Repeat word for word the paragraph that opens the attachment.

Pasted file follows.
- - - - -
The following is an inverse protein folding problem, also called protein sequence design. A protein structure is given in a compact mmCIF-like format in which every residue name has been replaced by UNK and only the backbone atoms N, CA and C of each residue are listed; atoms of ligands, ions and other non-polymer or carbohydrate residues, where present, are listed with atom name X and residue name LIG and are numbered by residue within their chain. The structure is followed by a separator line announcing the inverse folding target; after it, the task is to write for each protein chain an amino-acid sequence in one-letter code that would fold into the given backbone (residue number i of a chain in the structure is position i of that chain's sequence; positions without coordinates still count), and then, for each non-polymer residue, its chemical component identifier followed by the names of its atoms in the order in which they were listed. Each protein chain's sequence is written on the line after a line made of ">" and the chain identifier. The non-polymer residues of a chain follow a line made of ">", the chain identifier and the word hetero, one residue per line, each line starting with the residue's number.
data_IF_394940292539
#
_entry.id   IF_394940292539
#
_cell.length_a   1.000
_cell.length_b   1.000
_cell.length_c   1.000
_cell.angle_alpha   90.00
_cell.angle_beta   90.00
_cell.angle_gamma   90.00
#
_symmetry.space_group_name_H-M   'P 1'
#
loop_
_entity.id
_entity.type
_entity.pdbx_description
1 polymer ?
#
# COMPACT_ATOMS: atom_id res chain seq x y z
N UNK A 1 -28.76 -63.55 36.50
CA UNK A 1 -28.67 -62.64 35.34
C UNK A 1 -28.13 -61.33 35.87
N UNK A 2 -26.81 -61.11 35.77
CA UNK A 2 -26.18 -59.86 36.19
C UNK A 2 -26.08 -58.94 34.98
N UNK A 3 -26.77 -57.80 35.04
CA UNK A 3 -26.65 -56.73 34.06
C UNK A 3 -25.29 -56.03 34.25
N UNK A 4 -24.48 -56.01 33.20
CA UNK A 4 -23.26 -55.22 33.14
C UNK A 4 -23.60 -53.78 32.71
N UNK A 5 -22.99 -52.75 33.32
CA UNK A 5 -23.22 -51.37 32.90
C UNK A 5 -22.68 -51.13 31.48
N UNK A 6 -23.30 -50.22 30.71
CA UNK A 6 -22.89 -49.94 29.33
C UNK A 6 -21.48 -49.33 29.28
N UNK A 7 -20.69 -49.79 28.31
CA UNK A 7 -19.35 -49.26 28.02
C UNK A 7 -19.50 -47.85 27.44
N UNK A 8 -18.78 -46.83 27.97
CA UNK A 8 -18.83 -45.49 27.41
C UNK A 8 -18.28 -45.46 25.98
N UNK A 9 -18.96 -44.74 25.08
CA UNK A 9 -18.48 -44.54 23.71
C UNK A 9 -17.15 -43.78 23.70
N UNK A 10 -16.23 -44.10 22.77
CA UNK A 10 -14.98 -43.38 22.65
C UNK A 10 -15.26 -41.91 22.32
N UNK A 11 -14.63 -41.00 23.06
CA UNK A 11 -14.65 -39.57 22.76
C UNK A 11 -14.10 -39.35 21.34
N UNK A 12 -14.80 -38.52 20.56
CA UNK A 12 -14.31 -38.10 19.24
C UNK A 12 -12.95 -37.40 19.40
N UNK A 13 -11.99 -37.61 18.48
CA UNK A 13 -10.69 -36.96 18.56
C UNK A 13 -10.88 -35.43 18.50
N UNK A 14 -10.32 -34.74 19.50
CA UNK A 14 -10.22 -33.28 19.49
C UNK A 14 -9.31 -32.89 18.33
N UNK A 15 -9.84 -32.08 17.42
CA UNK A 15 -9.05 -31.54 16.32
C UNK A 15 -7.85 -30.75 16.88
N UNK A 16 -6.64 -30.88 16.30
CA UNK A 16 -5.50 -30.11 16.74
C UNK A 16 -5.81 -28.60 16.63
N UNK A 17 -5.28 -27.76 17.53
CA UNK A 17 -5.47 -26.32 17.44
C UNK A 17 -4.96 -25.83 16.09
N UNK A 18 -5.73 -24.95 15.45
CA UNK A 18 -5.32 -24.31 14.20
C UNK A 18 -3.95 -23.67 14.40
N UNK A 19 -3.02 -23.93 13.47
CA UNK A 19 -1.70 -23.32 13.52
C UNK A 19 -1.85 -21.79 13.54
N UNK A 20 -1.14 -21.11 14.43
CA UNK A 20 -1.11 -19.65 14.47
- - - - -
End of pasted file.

The following is an inverse protein folding problem, also called protein sequence design. A protein structure is given in a compact mmCIF-like format in which every residue name has been replaced by UNK and only the backbone atoms N, CA and C of each residue are listed; atoms of ligands, ions and other non-polymer or carbohydrate residues, where present, are listed with atom name X and residue name LIG and are numbered by residue within their chain. The structure is followed by a separator line announcing the inverse folding target; after it, the task is to write for each protein chain an amino-acid sequence in one-letter code that would fold into the given backbone (residue number i of a chain in the structure is position i of that chain's sequence; positions without coordinates still count), and then, for each non-polymer residue, its chemical component identifier followed by the names of its atoms in the order in which they were listed. Each protein chain's sequence is written on the line after a line made of ">" and the chain identifier. The non-polymer residues of a chain follow a line made of ">", the chain identifier and the word hetero, one residue per line, each line starting with the residue's number.